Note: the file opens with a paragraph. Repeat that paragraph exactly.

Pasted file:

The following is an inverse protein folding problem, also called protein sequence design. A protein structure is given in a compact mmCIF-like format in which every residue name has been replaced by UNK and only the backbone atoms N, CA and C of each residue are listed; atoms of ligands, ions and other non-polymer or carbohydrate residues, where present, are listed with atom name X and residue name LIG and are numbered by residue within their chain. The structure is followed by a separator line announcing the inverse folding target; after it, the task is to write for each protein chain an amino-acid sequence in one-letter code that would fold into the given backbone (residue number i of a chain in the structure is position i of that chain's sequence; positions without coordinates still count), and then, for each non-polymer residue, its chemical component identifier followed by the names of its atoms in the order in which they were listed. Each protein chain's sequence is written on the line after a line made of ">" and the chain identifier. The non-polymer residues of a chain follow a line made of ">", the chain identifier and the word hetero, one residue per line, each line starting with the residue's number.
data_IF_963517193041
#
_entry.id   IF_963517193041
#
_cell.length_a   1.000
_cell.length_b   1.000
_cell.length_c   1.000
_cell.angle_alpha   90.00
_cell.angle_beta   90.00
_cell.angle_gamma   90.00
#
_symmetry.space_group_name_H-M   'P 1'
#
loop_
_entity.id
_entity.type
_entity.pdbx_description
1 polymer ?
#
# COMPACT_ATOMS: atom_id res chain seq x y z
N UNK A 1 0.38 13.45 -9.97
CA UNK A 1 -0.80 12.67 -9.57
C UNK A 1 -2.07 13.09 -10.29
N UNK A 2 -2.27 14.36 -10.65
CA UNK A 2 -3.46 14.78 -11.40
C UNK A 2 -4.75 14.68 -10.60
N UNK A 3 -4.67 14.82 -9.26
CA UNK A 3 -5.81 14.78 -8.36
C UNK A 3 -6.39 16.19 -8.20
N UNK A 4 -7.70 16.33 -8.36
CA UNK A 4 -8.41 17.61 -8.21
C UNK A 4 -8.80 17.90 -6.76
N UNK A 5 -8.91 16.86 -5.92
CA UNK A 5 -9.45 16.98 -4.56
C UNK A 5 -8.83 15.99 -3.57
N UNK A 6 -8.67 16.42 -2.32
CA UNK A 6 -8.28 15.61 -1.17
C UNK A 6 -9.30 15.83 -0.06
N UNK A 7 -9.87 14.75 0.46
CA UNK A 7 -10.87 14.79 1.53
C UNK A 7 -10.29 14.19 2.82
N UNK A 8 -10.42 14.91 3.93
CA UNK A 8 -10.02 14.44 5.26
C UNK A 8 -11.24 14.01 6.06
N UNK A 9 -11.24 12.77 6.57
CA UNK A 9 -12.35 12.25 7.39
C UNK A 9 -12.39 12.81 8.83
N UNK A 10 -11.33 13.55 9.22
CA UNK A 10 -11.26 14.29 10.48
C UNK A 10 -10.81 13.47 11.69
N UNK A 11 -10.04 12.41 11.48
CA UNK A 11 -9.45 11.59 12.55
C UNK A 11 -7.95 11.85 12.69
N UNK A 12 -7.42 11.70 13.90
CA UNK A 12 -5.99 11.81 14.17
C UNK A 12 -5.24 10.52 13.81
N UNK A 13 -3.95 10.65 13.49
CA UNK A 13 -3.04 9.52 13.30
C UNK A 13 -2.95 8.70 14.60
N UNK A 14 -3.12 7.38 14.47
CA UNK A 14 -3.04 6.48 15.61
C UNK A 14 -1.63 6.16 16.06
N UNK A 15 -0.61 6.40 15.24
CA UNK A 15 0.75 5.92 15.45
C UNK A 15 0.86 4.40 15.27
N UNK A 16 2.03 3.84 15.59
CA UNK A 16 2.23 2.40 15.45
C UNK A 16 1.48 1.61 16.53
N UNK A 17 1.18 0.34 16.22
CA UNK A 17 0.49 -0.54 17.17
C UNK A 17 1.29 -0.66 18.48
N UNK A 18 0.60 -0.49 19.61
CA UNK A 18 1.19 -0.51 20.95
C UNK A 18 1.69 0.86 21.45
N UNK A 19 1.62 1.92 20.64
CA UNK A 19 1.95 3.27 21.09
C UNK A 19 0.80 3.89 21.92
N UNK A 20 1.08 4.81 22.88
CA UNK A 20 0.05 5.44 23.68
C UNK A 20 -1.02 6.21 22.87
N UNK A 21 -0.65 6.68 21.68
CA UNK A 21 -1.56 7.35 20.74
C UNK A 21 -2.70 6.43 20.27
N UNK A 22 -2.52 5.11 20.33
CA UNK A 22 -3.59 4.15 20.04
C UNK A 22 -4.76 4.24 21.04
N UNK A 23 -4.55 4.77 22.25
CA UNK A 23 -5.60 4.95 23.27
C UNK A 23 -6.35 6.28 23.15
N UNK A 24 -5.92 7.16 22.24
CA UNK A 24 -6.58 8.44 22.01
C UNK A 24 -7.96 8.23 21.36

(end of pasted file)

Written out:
The following is an inverse protein folding problem, also called protein sequence design. A protein structure is given in a compact mmCIF-like format in which every residue name has been replaced by UNK and only the backbone atoms N, CA and C of each residue are listed; atoms of ligands, ions and other non-polymer or carbohydrate residues, where present, are listed with atom name X and residue name LIG and are numbered by residue within their chain. The structure is followed by a separator line announcing the inverse folding target; after it, the task is to write for each protein chain an amino-acid sequence in one-letter code that would fold into the given backbone (residue number i of a chain in the structure is position i of that chain's sequence; positions without coordinates still count), and then, for each non-polymer residue, its chemical component identifier followed by the names of its atoms in the order in which they were listed. Each protein chain's sequence is written on the line after a line made of ">" and the chain identifier. The non-polymer residues of a chain follow a line made of ">", the chain identifier and the word hetero, one residue per line, each line starting with the residue's number.